Richard Neville, 16th Earl of Warwick One of the Yorkist leaders in the Wars of the Roses, he was instrumental in the deposition of two kings, a fact which later earned him his epithet of “Kingmaker” to later generations. (wiki sourced)

Description: February, 1460: in the bitter dawn of a winter’s morning a young nun is caught outside her priory walls by a corrupt knight and his vicious retinue.

In the fight that follows, she is rescued by a young monk and the knight is defeated. But the consequences are far-reaching, and Thomas and Katherine are expelled from their religious Orders and forced to flee across a land caught in the throes of one of the most savage and bloody civil wars in history: the Wars of the Roses.

Their flight will take them across the Narrow Sea to Calais where Thomas picks up his warbow, and trains alongside the Yorkist forces. Katherine, now dressed as a man, hones her talents for observation and healing both on and off the fields of battle. And all around them, friends and enemies fight and die as the future Yorkist monarch, Edward, Earl of March, and his adviser the Earl of Warwick, later to become known as the Kingmaker, prepare to do bloody battle.

Encompassing the battles of Northampton, Mortimer’s Cross and finally the great slaughter of Towton, this is war as experienced not by the highborn nobles of the land but by ordinary men and women who do their best just to stay alive. Filled with strong, sympathetic characters, this is a must-read series for all who like their fiction action-packed, heroic and utterly believable.

Dedication: To Karen, with all my love

Opening is February 1460: The Dean comes for him during the Second Repose, when the night is at its darkest. He brings with him a rush light and a quarterstaff and wakes him with a heavy prod.
‘Up now, Brother Thomas,’ he says. ‘The Prior’s asking for you.’

Epic adventuring that had me hooked by page 52. In the time-honoured way of honest reviewing I shall point out the things that stopped this excellent story from being the 5* this read really deserves:

-The present tense prose: didn’t bother me at all once I was into the story but it will not appeal to some of my reading pals.

-That carrot ending: this really is a turn-off to many a reader and could be the kiss of death for a series. We don’t want to have it taken for granted by the author that we will buy into the next installment.

-Some secondary characters were barely fleshed out: I’m especially looking at a giant of a man who comes across as cartoon thug.

I loved this story, non-stop action featuring a lovely pair of modest but surprising heroes and that is all I can say for the moment as this is not due to be published until April. To I recommend it? Oh yes, the best adventure novel I have read in quite a while.

A word on Scrofula, sourced by The Science Museum:

In the Middle Ages it was believed in England and France that a touch from royalty could heal skin disease known as scrofula or the ‘king’s evil’. Scrofula was usually a swelling of the lymph nodes in the neck caused by tuberculosis. The practice began with King Edward the Confessor in England (1003/4-1066) and Philip I (1052-1108) in France.

Subsequent English and French kings were thought to have inherited this ‘royal touch’, which was supposed to show that their right to rule was God-given. In grand ceremonies, kings touched hundreds of people afflicted by scrofula. They received special gold coins called ‘touchpieces’ which they often treated as amulets.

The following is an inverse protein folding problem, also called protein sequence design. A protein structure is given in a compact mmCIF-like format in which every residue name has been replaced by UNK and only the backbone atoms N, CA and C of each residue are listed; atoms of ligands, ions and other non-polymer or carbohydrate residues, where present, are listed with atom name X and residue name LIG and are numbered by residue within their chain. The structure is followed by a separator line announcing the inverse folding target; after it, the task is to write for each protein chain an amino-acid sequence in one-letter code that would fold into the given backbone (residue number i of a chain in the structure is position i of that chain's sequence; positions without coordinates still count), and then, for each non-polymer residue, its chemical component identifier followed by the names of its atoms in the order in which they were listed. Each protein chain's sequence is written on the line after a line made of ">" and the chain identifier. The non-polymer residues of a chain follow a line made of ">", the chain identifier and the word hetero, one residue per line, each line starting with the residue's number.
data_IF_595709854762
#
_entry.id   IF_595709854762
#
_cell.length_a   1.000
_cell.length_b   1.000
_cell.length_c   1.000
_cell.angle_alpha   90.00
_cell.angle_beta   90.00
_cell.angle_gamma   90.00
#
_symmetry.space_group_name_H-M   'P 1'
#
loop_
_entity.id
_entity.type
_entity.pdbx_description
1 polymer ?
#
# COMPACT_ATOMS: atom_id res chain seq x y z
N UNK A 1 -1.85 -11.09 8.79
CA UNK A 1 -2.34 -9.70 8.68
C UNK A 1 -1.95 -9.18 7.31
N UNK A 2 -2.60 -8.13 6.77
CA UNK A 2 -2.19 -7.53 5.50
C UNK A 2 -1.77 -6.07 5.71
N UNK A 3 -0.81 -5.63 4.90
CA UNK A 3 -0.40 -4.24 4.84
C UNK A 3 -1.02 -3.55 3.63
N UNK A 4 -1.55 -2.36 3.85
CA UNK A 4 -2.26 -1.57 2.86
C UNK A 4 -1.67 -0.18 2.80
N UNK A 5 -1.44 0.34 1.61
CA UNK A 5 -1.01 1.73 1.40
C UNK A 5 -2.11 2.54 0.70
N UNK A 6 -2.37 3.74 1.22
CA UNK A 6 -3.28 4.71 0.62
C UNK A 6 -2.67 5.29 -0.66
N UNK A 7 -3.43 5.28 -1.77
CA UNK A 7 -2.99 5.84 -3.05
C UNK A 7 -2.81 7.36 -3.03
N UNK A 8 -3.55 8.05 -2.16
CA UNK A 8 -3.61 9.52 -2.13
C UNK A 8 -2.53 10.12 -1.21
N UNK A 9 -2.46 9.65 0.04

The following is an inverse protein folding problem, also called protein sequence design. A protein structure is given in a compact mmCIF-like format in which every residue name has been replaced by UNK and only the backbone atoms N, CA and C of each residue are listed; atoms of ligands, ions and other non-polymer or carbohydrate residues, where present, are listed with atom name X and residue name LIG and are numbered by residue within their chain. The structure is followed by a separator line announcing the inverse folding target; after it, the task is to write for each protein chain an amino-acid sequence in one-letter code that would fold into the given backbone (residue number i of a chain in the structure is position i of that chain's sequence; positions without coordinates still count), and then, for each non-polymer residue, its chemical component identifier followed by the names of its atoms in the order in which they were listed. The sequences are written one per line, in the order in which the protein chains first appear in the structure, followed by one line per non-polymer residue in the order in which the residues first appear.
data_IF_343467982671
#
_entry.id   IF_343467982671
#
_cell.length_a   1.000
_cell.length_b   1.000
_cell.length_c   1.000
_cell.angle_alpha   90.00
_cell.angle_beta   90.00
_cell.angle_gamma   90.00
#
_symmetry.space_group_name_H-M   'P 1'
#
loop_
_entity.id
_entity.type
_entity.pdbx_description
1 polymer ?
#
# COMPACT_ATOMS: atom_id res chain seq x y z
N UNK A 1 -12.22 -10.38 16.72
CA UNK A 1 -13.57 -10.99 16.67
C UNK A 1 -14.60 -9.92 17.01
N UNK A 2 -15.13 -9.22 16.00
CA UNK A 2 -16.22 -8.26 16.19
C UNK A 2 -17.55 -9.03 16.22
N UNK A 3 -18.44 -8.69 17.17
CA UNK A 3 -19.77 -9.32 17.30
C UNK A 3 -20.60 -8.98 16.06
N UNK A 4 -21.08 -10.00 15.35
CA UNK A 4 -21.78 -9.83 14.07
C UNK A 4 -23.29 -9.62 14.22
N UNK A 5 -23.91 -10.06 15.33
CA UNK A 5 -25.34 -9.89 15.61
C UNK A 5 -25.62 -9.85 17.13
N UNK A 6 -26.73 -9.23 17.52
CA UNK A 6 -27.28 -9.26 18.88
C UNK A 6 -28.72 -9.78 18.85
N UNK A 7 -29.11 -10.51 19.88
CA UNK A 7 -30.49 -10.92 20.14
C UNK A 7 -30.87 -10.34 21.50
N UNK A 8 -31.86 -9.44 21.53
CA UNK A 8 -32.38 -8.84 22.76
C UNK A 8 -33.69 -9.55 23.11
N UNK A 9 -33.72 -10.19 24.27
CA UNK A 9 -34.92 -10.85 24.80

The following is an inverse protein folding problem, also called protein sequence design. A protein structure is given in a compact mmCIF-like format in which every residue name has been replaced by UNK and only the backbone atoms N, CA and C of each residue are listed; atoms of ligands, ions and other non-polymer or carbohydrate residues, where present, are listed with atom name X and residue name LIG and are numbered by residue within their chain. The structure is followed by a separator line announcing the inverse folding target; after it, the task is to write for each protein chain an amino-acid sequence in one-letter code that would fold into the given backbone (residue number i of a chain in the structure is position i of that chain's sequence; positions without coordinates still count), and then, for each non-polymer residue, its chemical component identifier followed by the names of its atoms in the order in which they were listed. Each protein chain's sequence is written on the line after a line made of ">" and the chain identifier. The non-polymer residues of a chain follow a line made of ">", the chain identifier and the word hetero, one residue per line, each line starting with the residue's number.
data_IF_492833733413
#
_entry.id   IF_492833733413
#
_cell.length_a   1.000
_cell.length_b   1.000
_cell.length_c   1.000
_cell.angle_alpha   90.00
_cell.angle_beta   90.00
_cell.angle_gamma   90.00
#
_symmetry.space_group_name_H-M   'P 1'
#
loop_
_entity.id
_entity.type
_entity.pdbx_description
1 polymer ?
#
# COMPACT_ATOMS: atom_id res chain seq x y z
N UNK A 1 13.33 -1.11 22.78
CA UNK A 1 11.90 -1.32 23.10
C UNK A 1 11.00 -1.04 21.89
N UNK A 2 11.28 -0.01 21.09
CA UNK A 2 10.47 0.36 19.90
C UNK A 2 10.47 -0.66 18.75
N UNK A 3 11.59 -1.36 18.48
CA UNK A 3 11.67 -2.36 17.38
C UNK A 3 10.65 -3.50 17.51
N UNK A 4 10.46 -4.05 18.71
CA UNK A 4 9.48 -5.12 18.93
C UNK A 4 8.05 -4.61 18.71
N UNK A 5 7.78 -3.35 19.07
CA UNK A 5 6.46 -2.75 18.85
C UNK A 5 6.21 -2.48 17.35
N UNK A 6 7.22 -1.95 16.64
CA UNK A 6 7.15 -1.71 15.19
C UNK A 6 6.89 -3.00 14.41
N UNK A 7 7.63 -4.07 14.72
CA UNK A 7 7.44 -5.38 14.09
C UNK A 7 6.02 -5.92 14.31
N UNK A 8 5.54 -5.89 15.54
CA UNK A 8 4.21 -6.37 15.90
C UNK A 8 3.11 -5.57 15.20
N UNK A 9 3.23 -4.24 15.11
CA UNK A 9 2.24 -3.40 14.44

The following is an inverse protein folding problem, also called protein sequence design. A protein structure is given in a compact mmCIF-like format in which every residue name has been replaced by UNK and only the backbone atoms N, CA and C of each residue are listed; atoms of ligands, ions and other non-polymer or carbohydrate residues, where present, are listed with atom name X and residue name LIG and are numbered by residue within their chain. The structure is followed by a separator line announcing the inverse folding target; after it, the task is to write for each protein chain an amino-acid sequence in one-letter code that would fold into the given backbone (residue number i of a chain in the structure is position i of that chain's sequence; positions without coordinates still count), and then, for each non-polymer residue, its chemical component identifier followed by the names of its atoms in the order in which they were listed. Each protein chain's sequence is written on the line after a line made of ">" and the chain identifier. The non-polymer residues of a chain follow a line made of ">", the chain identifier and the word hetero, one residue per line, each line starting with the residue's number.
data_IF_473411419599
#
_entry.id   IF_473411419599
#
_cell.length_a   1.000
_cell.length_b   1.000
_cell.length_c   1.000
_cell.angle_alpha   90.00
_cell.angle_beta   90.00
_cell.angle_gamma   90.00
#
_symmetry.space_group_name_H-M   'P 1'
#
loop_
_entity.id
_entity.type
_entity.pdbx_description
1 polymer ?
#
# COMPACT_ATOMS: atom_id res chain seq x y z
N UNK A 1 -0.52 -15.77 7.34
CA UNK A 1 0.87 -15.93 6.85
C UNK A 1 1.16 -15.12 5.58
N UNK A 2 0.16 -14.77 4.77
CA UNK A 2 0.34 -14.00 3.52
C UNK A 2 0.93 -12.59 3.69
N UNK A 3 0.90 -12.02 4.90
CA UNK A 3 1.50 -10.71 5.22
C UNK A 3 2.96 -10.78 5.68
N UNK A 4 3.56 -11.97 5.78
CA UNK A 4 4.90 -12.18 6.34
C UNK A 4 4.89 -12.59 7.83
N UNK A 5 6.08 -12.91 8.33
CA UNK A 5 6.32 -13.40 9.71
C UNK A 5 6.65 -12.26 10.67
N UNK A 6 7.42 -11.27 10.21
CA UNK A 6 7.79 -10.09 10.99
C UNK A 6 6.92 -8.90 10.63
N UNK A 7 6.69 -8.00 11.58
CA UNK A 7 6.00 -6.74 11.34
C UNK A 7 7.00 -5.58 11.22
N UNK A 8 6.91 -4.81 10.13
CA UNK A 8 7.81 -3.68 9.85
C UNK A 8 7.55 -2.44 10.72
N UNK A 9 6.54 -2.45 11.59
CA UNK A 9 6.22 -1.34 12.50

By the late 1400s it was believed that you could also be cured by touching a type of coin called an angel, which had been touched by the monarch. After angels ceased to be minted in the 1620s the same effect was said to be achieved by touching a gold medallion embossed much like the old coin.

Henry Beaufort, 3rd Duke of Somerset (26 January 1436 – 15 May 1464) was an important Lancastrian military commander during the English Wars of the Roses. He is sometimes numbered the 2nd Duke of Somerset, since the title was re-created for his father after his uncle died. He also held the subsidiary titles of 5th Earl of Somerset, 2nd Marquess of Dorset and 2nd Earl of Dorset.Source

Kidwelly Castle

EXTRAS: You too can watch Dating in the Middle Ages

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For All the Tea in China: Espionage, Empire and the Secret Formula for the World’s Favourite Drink

bookshelves: nonfiction, autumn-2012, history, published-2009, biography, colonial-overlords, victorian, recreational-drugs, war, fraudio, china, india, gardening, pirates-smugglers-wreckers

Read on November 05, 2012

Read by the author herself.

Blurb – A dramatic historical narrative of the man who stole the secret of tea from China.

In 1848, the British East India Company, having lost its monopoly on the tea trade, engaged Robert Fortune, a Scottish gardener, botanist, and plant hunter, to make a clandestine trip into the interior of China’s territory forbidden to foreigners,to steal the closely guarded secrets of tea horticulture and manufacturing. For All the Tea in China is the remarkable account of Fortune’s journeys into China; a thrilling narrative that combines history, geography, botany, natural science, and old-fashioned adventure.

Disguised in Mandarin robes, Fortune ventured deep into the country, confronting pirates, hostile climate, and his own untrustworthy men as he made his way to the epicenter of tea production, the remote Wu Yi Shan hills. One of the most daring acts of corporate espionage in history, Fortune’s pursuit of China’s ancient secret makes for a classic nineteenth-century adventure tale, one in which the fate of empires hinges on the feats of one extraordinary man.

Camellia sinensis:

Robert Fortune, the tea thief. From wiki: Robert Fortune (16 September 1812 – 13 April 1880) was a Scottish botanist, plant hunter and traveller, best known for introducing tea plants from China to India. Robert Fortune was born in Britain on 16 September 1812, at Kelloe, Berwickshire.

This does have the tang of ‘must publish my dissertation or bust’, feeling; the author delivers this in rather a dramatic and staccato’d fashion.

Can’t fault the historical research and it is enjoyable enough for a solid 3*